Air is always present in concrete mixes. It is intentionally or unintentionally trapped in fresh concrete as a result of mixing and placing. About the only way to avoid trapping some air would be to mix, transport, and place concrete in a vacuum.
Because air and water do not mix, air trapped in fresh concrete normally is in the form of gas bubbles surrounded by a thin liquid film and suspended in the mix water. Once concrete hardens, the hollow space formed by the last position and shape of a bubble is an "air void."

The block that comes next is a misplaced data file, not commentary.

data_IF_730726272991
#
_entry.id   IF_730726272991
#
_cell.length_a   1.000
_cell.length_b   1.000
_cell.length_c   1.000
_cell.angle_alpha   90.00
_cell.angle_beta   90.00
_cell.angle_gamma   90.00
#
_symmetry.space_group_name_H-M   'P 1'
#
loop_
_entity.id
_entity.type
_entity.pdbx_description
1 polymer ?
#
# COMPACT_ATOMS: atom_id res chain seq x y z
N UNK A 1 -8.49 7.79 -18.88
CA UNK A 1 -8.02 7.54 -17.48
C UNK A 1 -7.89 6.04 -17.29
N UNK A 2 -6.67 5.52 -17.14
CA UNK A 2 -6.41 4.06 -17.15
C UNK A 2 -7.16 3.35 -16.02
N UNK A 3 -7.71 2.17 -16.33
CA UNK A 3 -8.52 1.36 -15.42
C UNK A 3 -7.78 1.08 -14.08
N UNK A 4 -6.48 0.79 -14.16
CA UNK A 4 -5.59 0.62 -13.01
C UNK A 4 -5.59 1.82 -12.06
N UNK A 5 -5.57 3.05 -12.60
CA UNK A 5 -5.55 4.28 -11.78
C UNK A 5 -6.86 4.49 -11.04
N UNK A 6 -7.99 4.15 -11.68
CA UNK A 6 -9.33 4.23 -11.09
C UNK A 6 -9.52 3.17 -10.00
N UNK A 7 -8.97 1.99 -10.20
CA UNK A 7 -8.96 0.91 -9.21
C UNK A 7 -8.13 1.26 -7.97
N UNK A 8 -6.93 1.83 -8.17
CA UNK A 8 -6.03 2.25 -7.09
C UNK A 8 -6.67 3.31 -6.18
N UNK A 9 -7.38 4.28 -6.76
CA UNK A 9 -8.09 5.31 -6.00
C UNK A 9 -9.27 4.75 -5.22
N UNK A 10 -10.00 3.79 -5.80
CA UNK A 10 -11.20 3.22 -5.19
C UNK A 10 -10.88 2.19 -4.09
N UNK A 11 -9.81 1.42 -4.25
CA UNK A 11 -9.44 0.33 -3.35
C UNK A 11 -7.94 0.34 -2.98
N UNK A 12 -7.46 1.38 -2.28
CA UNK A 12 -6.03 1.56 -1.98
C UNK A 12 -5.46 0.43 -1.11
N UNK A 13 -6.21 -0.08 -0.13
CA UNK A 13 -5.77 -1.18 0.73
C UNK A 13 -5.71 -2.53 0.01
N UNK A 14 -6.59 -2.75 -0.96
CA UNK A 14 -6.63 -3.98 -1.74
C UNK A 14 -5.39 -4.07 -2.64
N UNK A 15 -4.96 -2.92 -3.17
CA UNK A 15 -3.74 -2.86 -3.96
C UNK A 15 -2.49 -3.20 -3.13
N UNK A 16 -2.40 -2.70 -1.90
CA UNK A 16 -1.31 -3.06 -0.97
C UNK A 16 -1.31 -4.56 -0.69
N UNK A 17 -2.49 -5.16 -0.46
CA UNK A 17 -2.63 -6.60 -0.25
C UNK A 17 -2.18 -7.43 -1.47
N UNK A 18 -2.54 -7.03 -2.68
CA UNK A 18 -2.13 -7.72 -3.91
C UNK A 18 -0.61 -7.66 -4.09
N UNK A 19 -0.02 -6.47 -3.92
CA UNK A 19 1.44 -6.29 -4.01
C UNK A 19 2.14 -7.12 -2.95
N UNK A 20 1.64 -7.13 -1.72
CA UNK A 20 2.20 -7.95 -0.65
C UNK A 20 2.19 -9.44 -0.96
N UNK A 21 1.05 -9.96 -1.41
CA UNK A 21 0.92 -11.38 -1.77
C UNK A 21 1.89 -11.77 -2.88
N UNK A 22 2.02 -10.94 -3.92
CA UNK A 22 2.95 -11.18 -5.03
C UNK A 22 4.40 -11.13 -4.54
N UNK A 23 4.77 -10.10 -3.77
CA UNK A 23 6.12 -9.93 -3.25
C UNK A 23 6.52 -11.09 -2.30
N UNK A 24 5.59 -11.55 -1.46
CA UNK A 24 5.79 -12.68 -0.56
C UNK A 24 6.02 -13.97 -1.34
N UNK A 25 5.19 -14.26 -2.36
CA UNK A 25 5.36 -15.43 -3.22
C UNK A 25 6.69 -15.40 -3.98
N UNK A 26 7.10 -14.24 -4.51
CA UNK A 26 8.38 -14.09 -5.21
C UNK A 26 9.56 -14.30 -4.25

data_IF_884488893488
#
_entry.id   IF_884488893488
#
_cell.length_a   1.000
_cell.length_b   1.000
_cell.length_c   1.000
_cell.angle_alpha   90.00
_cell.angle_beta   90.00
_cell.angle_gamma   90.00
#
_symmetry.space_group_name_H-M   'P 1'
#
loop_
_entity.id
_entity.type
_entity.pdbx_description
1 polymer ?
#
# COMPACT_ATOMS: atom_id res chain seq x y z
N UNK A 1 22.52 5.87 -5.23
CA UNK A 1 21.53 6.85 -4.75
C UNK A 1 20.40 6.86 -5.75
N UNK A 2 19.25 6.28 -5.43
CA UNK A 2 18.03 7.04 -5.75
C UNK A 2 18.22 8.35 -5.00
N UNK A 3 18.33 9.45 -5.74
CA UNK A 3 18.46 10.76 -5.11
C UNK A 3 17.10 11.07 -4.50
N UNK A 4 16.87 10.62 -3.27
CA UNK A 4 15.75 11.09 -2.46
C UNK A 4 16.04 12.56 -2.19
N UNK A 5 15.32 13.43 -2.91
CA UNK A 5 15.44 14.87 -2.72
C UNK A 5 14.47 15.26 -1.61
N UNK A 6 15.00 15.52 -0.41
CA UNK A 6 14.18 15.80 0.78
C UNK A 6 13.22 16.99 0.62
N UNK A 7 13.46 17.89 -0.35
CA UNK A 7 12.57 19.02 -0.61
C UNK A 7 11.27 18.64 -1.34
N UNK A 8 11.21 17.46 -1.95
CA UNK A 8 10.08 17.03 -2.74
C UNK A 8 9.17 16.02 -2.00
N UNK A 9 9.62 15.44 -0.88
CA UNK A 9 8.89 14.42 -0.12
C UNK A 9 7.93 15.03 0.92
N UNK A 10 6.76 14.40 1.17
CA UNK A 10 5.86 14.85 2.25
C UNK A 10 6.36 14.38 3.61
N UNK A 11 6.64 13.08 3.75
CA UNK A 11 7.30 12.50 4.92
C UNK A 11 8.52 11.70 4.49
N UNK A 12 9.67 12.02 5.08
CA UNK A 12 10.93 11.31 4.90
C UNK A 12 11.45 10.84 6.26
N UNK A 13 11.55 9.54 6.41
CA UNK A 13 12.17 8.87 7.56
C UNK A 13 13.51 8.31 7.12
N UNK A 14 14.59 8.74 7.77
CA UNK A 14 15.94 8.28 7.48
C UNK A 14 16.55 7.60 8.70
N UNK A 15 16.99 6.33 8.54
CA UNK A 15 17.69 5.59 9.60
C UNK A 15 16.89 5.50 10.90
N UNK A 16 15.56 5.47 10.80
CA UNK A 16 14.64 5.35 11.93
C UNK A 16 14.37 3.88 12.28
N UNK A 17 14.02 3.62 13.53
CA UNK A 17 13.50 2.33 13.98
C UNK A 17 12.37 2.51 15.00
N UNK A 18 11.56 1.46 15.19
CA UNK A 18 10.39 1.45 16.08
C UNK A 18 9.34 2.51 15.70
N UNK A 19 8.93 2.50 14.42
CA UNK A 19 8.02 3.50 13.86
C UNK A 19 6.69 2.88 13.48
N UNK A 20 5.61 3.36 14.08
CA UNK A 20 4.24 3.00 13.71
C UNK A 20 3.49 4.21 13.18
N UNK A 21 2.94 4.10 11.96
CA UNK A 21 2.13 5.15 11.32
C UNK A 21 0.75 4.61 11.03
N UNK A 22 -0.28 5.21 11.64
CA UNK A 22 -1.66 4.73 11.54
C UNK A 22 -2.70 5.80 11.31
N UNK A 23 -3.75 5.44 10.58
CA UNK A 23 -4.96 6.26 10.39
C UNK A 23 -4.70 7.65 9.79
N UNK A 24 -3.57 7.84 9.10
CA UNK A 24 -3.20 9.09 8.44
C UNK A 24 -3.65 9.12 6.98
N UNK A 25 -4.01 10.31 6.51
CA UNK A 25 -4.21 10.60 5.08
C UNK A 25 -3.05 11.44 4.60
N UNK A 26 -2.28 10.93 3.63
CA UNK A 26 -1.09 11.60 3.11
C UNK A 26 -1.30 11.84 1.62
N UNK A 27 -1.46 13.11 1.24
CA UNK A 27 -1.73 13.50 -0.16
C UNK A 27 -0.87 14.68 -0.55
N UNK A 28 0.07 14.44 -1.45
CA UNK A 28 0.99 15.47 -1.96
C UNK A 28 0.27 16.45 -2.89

The most important effect of air voids is to reduce the pressure experienced by hardened cement paste when absorbed water turns to ice. An air void system having a total value of about 18% to 20% of the cement paste volume can generally accommodate expanding ice and water.